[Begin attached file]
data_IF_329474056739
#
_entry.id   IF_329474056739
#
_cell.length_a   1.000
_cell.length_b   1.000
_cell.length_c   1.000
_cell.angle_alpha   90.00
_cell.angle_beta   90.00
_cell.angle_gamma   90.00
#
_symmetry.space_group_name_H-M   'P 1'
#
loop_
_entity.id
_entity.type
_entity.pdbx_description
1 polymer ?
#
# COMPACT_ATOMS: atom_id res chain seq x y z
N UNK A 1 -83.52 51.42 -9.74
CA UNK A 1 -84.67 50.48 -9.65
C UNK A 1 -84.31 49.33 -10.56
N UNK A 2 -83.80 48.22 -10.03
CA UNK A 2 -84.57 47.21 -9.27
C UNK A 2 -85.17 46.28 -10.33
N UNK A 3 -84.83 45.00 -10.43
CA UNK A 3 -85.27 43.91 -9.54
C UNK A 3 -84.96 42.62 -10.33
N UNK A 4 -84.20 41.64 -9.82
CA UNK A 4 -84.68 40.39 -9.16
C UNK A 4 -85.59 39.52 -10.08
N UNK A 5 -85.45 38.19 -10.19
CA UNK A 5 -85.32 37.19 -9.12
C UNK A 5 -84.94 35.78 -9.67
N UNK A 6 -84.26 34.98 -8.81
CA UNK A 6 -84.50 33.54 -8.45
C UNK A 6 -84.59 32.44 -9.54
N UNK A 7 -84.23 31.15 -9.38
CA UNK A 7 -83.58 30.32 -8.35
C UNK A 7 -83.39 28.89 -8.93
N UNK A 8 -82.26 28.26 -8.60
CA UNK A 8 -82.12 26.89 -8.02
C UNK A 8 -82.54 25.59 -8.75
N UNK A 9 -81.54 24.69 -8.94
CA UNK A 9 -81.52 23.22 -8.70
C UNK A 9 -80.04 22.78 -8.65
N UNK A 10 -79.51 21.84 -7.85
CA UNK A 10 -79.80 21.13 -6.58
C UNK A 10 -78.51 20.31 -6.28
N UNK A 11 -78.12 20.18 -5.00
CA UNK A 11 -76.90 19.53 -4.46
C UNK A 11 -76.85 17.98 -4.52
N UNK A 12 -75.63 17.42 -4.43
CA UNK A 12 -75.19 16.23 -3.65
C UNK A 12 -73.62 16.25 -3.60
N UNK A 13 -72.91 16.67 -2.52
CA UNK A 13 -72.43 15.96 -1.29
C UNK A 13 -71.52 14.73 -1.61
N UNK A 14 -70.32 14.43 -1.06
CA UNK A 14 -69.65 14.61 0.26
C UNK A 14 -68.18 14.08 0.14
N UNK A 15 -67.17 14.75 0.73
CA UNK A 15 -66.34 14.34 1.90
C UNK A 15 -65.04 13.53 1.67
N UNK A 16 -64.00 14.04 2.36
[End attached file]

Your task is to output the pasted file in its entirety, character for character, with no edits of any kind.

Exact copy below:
data_IF_329474056739
#
_entry.id   IF_329474056739
#
_cell.length_a   1.000
_cell.length_b   1.000
_cell.length_c   1.000
_cell.angle_alpha   90.00
_cell.angle_beta   90.00
_cell.angle_gamma   90.00
#
_symmetry.space_group_name_H-M   'P 1'
#
loop_
_entity.id
_entity.type
_entity.pdbx_description
1 polymer ?
#
# COMPACT_ATOMS: atom_id res chain seq x y z
N UNK A 1 -83.52 51.42 -9.74
CA UNK A 1 -84.67 50.48 -9.65
C UNK A 1 -84.31 49.33 -10.56
N UNK A 2 -83.80 48.22 -10.03
CA UNK A 2 -84.57 47.21 -9.27
C UNK A 2 -85.17 46.28 -10.33
N UNK A 3 -84.83 45.00 -10.43
CA UNK A 3 -85.27 43.91 -9.54
C UNK A 3 -84.96 42.62 -10.33
N UNK A 4 -84.20 41.64 -9.82
CA UNK A 4 -84.68 40.39 -9.16
C UNK A 4 -85.59 39.52 -10.08
N UNK A 5 -85.45 38.19 -10.19
CA UNK A 5 -85.32 37.19 -9.12
C UNK A 5 -84.94 35.78 -9.67
N UNK A 6 -84.26 34.98 -8.81
CA UNK A 6 -84.50 33.54 -8.45
C UNK A 6 -84.59 32.44 -9.54
N UNK A 7 -84.23 31.15 -9.38
CA UNK A 7 -83.58 30.32 -8.35
C UNK A 7 -83.39 28.89 -8.93
N UNK A 8 -82.26 28.26 -8.60
CA UNK A 8 -82.12 26.89 -8.02
C UNK A 8 -82.54 25.59 -8.75
N UNK A 9 -81.54 24.69 -8.94
CA UNK A 9 -81.52 23.22 -8.70
C UNK A 9 -80.04 22.78 -8.65
N UNK A 10 -79.51 21.84 -7.85
CA UNK A 10 -79.80 21.13 -6.58
C UNK A 10 -78.51 20.31 -6.28
N UNK A 11 -78.12 20.18 -5.00
CA UNK A 11 -76.90 19.53 -4.46
C UNK A 11 -76.85 17.98 -4.52
N UNK A 12 -75.63 17.42 -4.43
CA UNK A 12 -75.19 16.23 -3.65
C UNK A 12 -73.62 16.25 -3.60
N UNK A 13 -72.91 16.67 -2.52
CA UNK A 13 -72.43 15.96 -1.29
C UNK A 13 -71.52 14.73 -1.61
N UNK A 14 -70.32 14.43 -1.06
CA UNK A 14 -69.65 14.61 0.26
C UNK A 14 -68.18 14.08 0.14
N UNK A 15 -67.17 14.75 0.73
CA UNK A 15 -66.34 14.34 1.90
C UNK A 15 -65.04 13.53 1.67
N UNK A 16 -64.00 14.04 2.36